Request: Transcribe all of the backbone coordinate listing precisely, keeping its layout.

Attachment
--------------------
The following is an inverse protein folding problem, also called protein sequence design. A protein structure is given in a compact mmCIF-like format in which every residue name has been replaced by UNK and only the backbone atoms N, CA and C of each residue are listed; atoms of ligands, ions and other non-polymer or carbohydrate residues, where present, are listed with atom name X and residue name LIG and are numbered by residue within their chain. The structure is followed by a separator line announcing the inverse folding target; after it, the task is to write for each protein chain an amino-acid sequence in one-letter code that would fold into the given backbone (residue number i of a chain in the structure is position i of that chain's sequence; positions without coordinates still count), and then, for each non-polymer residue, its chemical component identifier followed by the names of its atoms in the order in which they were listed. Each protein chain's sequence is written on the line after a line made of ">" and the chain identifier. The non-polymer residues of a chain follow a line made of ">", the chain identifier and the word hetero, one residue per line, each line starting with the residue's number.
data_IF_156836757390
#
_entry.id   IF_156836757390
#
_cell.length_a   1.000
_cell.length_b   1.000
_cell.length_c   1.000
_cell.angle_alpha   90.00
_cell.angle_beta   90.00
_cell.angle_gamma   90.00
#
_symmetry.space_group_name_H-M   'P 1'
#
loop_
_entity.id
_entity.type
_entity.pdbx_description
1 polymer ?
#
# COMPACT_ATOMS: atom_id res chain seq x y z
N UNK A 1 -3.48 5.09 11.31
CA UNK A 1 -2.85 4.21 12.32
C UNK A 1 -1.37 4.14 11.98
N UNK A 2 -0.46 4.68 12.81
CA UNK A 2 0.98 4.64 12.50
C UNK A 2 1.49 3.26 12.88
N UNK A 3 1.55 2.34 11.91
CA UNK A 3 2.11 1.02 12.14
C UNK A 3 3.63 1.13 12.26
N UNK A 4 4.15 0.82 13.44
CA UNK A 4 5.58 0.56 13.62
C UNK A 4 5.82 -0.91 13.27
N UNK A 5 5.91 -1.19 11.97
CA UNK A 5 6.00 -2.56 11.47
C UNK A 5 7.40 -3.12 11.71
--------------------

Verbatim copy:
The following is an inverse protein folding problem, also called protein sequence design. A protein structure is given in a compact mmCIF-like format in which every residue name has been replaced by UNK and only the backbone atoms N, CA and C of each residue are listed; atoms of ligands, ions and other non-polymer or carbohydrate residues, where present, are listed with atom name X and residue name LIG and are numbered by residue within their chain. The structure is followed by a separator line announcing the inverse folding target; after it, the task is to write for each protein chain an amino-acid sequence in one-letter code that would fold into the given backbone (residue number i of a chain in the structure is position i of that chain's sequence; positions without coordinates still count), and then, for each non-polymer residue, its chemical component identifier followed by the names of its atoms in the order in which they were listed. Each protein chain's sequence is written on the line after a line made of ">" and the chain identifier. The non-polymer residues of a chain follow a line made of ">", the chain identifier and the word hetero, one residue per line, each line starting with the residue's number.
data_IF_156836757390
#
_entry.id   IF_156836757390
#
_cell.length_a   1.000
_cell.length_b   1.000
_cell.length_c   1.000
_cell.angle_alpha   90.00
_cell.angle_beta   90.00
_cell.angle_gamma   90.00
#
_symmetry.space_group_name_H-M   'P 1'
#
loop_
_entity.id
_entity.type
_entity.pdbx_description
1 polymer ?
#
# COMPACT_ATOMS: atom_id res chain seq x y z
N UNK A 1 -3.48 5.09 11.31
CA UNK A 1 -2.85 4.21 12.32
C UNK A 1 -1.37 4.14 11.98
N UNK A 2 -0.46 4.68 12.81
CA UNK A 2 0.98 4.64 12.50
C UNK A 2 1.49 3.26 12.88
N UNK A 3 1.55 2.34 11.91
CA UNK A 3 2.11 1.02 12.14
C UNK A 3 3.63 1.13 12.26
N UNK A 4 4.15 0.82 13.44
CA UNK A 4 5.58 0.56 13.62
C UNK A 4 5.82 -0.91 13.27
N UNK A 5 5.91 -1.19 11.97
CA UNK A 5 6.00 -2.56 11.47
C UNK A 5 7.40 -3.12 11.71